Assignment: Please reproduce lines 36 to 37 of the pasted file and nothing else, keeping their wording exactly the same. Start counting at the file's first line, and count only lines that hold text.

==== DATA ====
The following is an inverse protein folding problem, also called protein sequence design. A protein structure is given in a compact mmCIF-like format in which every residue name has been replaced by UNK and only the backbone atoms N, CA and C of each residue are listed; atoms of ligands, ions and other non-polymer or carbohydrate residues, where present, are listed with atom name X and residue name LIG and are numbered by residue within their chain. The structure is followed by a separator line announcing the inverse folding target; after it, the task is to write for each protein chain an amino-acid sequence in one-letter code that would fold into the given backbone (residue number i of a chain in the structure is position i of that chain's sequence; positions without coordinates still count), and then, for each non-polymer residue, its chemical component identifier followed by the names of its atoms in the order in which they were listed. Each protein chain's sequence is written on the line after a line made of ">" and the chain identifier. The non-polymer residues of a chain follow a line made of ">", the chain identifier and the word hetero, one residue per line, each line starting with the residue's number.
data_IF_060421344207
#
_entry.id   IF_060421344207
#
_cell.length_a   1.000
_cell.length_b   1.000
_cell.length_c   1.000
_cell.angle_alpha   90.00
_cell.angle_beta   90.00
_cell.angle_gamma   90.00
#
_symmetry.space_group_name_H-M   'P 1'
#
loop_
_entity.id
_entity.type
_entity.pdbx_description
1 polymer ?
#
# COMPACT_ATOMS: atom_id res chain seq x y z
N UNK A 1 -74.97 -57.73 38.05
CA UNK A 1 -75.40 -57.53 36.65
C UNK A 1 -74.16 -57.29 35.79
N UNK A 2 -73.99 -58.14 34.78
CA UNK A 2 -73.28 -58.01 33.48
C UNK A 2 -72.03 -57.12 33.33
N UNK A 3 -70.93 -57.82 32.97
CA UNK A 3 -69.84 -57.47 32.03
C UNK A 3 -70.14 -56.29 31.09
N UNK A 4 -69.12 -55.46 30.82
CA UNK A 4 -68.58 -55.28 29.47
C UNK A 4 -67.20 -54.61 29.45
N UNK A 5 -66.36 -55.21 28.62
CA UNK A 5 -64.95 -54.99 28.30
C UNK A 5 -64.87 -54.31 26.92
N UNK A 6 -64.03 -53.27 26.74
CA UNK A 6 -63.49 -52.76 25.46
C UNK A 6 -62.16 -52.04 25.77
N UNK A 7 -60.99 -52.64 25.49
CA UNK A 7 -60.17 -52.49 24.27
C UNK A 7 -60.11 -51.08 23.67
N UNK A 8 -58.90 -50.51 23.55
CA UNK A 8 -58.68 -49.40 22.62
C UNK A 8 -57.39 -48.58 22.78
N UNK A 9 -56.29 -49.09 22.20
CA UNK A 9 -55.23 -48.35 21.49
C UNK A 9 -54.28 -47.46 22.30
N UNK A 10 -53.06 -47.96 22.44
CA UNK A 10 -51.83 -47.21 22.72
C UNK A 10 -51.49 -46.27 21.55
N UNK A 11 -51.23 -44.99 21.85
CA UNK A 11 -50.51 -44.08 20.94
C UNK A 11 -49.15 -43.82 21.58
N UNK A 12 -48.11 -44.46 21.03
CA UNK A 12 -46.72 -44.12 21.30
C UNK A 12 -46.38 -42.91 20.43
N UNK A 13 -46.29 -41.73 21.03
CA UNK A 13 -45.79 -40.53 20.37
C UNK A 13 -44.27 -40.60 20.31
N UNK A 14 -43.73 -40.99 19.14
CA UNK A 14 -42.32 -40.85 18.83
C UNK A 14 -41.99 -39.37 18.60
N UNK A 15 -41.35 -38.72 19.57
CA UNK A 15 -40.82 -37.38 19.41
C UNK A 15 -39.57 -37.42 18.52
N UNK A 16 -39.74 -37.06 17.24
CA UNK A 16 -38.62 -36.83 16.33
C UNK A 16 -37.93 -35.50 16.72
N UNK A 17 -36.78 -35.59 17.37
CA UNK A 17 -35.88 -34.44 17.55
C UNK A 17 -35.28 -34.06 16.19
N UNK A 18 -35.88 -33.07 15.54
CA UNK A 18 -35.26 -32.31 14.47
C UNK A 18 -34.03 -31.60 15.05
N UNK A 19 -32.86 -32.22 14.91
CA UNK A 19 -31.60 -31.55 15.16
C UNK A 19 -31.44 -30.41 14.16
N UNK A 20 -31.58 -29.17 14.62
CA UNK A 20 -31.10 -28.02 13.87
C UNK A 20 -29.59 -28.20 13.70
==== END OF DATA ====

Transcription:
C UNK A 5 -64.87 -54.31 26.92
N UNK A 6 -64.03 -53.27 26.74